Long before we heard of Sadaharu Aoki, there was a Japanese Pastry Chef in Barcelona, doing his thing and establishing himself as one of the best pastry destinations in the city. Takashi WHO? Takashi Ochiai and his Patisseria Ochiai.
He was a pastry chef in Japan, but left for Europe to seek knowledge and experience, as is always the case. His travels brought him to Belgium and London, where he worked for a few years and picked up French and English. Chatting with him was great as we could communicate freely!
Eventually, he ended up in Spain, learning their traditional pastries and decided to set up shop in Barcelona in 1983. Besides specializing in Japanese pastry, he is also an astute businessman and imports Japanese products for distribution (Yann Duytsche is one of his customers) as well as produces ice creams and chocolates for wholesale.
It was birthday time again, which means a good time to experiment on recipes on other peoples’ dollar! This raspberry charlotte has its design roots in Spain, Pasteleria Totel to be exact, and the idea behind it was to:
Create a mousse cake with different textures
Play around on the theme of acidity, for sprightly flavours full of zing as summer gave way to autumn
Use ingredients that can be purchased at the Supermarket
Try to show off by making the most bling bling damn cake my friends had ever seen
Caramel Rings, Exploding cakes, super duper ultra cool website, great history, cool shop at La Rambla……in a nutshell, one of the pastelerias that I was MOST looking forward to visiting. So, was it worth the hype and wait?
Mille Feuille (French) or Milhoja (Spanish) basically just means 1000 Leaves in English, a reference to the layers of flakey puff pastry that make up this iconic pastry. Mille Feuille, sadly, is oftentimes assembled waaaay too ahead of time and ends up with flaccid pastry layers.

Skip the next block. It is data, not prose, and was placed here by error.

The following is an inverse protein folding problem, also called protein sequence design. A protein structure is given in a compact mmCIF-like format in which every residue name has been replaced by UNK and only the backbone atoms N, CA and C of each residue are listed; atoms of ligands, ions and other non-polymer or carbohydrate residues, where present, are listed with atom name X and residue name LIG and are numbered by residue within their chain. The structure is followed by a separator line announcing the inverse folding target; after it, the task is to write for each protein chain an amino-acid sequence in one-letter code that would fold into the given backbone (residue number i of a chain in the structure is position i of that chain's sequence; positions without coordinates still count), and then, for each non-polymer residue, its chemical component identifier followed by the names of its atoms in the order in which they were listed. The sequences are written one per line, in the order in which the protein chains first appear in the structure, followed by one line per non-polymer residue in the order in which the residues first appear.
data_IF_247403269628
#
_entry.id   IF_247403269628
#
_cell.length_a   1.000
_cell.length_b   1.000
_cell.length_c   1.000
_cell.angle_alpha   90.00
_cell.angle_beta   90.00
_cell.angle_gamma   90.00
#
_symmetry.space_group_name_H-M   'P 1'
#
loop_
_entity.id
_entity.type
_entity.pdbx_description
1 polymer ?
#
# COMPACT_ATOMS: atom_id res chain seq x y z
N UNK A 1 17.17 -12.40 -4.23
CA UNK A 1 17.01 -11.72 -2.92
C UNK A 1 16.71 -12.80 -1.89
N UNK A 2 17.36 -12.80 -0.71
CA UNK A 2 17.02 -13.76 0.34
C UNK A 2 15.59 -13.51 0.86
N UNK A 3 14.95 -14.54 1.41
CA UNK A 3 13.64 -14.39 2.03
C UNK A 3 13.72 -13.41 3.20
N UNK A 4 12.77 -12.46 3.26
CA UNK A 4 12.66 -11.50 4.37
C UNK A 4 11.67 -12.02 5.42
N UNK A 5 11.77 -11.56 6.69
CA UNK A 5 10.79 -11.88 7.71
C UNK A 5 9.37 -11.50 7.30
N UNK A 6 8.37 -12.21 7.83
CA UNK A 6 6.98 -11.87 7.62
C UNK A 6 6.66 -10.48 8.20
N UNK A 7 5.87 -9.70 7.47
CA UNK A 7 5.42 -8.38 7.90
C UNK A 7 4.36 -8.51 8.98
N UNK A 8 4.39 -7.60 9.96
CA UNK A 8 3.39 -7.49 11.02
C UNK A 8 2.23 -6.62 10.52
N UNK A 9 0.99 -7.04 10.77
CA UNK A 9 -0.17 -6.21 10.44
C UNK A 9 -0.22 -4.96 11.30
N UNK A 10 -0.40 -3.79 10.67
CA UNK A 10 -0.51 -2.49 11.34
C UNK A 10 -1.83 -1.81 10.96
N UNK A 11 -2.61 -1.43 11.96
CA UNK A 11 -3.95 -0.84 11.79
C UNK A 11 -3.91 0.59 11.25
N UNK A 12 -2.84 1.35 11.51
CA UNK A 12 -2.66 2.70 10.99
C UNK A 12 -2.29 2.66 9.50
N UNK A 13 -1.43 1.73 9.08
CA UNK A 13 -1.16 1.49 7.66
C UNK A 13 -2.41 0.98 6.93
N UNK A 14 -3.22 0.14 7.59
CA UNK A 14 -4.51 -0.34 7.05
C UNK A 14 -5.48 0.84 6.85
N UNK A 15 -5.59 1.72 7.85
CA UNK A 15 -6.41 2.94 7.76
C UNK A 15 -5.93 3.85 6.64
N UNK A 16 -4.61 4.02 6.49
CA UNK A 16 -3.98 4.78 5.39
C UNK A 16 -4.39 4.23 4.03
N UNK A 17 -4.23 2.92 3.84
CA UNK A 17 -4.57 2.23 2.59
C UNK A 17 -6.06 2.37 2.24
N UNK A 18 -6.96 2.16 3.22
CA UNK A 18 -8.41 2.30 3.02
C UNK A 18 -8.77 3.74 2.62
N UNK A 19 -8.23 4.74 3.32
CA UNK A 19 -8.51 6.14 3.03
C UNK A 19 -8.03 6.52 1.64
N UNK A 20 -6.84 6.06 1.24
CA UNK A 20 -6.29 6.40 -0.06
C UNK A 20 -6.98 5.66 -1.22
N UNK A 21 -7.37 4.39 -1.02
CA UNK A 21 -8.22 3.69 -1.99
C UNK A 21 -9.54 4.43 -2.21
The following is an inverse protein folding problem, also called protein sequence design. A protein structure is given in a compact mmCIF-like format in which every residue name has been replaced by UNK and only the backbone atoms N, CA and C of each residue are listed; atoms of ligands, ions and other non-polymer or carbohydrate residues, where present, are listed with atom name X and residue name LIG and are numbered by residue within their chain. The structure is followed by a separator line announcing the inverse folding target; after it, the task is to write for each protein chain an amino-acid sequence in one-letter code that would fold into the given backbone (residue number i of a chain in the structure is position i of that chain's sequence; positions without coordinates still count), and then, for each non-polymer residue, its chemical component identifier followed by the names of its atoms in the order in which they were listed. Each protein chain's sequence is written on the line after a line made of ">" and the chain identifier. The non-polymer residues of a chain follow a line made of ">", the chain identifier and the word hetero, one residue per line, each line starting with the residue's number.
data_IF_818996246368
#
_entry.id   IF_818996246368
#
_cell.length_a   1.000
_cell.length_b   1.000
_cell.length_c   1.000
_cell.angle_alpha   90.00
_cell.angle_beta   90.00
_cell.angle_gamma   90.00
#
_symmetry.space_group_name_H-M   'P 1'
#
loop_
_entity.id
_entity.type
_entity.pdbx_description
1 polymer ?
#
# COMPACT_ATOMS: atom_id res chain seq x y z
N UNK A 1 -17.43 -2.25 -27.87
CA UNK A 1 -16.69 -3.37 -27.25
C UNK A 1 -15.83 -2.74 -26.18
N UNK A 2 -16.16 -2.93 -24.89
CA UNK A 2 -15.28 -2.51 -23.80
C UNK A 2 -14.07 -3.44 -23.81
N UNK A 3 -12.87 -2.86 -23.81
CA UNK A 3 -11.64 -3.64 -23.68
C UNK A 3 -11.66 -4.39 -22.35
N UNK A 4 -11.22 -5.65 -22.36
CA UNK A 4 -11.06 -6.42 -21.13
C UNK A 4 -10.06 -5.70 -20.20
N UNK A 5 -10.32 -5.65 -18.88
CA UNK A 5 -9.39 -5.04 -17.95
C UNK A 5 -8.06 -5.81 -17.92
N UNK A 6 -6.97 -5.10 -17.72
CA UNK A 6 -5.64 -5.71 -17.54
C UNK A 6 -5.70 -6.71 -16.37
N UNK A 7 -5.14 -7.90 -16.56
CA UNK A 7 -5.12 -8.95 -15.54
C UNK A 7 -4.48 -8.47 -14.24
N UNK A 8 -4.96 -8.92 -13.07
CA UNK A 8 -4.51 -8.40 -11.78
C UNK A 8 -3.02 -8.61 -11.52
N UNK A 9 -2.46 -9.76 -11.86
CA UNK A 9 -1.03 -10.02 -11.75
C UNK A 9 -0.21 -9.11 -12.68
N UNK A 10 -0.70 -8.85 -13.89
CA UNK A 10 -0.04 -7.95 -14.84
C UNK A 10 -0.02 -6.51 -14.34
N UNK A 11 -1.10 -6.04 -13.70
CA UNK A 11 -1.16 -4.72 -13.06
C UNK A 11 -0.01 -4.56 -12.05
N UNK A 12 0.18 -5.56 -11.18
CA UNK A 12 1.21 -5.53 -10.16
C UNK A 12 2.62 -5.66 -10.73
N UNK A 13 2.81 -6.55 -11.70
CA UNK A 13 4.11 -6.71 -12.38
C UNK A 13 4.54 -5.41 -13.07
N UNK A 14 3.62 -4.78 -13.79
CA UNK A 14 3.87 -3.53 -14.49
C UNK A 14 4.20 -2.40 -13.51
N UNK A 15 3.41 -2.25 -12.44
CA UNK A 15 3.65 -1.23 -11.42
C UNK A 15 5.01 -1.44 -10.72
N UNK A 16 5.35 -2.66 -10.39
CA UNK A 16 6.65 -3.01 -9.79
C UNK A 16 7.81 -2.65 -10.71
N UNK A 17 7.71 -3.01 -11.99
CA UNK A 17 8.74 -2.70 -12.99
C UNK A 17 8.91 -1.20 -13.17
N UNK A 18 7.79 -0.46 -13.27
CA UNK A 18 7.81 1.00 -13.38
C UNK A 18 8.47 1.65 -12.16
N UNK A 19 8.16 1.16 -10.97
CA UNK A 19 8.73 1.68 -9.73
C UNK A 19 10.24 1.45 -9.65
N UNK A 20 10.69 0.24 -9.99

I shall hereby make a statement bordering on ignorance and extreme bias based on very limited experience in eating Mille Feuille in Europe. It seems that Mille Feuille in France uses a lighter, flakier pastry than in Spain, where it is more crunchy and ‘tight’.
Having tried a few MF’s in France and Japan, my favourite version is still the Spanish one. However, I have to say Jacques Genin’s MF is the best I’ve had so far, but can only be made a la minute, or it will lose its amazing lightness and texture. This version here is the one we did at Pasteleria Totel in Spain, using an inverted puff pastry base. Here is the recipe:
The first thing that greets you at La Boqueria are the Jamon shops selling slices or huge chunks of heaven. Jamon Iberico, made from the black footed pigs that eat wild stuff that gives them all that beautiful flavour. If you ever have the opportunity to get close to different types of Jamon, give em a sniff. Continue reading →